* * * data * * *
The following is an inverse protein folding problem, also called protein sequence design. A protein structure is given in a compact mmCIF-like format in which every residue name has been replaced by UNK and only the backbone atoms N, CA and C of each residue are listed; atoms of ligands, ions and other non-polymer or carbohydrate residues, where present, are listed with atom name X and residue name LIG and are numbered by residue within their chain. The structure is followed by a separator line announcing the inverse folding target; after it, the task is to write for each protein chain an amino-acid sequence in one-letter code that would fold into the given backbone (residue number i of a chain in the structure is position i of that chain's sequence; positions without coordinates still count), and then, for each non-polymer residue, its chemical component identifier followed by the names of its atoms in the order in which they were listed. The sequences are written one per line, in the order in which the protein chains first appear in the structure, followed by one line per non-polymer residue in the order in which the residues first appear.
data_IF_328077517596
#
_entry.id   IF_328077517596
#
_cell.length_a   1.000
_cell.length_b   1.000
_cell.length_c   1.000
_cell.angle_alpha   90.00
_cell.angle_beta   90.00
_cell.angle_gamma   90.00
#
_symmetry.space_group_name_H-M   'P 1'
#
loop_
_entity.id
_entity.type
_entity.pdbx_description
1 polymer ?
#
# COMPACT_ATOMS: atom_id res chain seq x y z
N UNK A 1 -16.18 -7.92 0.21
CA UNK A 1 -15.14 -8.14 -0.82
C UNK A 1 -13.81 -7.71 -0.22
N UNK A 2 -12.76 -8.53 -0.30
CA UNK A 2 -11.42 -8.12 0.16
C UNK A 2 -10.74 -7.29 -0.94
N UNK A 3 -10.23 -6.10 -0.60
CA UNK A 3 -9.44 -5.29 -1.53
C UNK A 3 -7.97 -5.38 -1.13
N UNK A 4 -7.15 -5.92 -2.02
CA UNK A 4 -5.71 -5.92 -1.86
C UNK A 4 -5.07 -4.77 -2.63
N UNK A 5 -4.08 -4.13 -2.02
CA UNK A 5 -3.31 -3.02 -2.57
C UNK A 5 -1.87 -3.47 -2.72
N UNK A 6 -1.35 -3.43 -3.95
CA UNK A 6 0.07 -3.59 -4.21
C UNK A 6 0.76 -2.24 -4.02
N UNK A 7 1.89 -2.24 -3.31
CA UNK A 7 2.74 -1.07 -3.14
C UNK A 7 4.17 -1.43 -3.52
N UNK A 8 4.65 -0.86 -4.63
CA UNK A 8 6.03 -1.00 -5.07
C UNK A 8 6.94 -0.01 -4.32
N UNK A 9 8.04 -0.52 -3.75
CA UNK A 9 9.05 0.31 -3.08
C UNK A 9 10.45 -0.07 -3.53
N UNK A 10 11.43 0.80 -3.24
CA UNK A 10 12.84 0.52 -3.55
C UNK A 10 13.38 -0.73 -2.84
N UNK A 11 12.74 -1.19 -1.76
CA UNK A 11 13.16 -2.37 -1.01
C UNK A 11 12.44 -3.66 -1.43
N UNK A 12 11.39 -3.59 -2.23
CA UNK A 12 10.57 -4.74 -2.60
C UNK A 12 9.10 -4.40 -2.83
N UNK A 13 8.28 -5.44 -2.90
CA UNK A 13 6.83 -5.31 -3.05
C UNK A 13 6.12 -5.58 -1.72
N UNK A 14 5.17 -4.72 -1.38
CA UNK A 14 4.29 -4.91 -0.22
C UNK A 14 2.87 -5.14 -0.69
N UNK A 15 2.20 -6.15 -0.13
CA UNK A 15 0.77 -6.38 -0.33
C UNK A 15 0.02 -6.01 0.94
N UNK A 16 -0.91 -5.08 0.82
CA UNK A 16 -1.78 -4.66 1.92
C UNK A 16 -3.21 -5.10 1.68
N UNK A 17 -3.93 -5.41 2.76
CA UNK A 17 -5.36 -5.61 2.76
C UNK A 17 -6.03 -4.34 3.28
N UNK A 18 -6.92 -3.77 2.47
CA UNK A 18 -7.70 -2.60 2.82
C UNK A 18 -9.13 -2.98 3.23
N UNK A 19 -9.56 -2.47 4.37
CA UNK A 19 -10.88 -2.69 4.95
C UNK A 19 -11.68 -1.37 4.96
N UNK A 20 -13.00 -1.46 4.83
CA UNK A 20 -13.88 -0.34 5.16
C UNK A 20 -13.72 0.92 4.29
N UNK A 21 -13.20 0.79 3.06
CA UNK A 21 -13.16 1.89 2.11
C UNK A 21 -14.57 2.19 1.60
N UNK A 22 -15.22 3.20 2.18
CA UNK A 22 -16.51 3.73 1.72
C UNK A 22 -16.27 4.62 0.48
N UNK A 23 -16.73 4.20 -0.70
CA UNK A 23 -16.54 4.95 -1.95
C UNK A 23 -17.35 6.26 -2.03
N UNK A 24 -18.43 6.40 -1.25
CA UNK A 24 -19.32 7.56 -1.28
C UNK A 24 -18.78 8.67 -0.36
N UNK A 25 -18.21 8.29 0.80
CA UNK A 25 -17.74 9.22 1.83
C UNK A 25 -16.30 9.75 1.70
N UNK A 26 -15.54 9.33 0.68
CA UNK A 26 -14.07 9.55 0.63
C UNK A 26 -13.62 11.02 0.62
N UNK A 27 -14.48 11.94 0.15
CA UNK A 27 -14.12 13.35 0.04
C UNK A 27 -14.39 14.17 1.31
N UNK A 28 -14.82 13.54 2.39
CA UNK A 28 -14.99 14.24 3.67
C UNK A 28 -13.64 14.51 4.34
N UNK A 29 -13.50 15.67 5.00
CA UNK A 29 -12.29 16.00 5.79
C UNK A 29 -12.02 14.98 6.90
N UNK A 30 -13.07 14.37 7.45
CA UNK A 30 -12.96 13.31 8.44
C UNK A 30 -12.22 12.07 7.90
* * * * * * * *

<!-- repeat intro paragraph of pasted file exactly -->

The following is an inverse protein folding problem, also called protein sequence design. A protein structure is given in a compact mmCIF-like format in which every residue name has been replaced by UNK and only the backbone atoms N, CA and C of each residue are listed; atoms of ligands, ions and other non-polymer or carbohydrate residues, where present, are listed with atom name X and residue name LIG and are numbered by residue within their chain. The structure is followed by a separator line announcing the inverse folding target; after it, the task is to write for each protein chain an amino-acid sequence in one-letter code that would fold into the given backbone (residue number i of a chain in the structure is position i of that chain's sequence; positions without coordinates still count), and then, for each non-polymer residue, its chemical component identifier followed by the names of its atoms in the order in which they were listed. The sequences are written one per line, in the order in which the protein chains first appear in the structure, followed by one line per non-polymer residue in the order in which the residues first appear.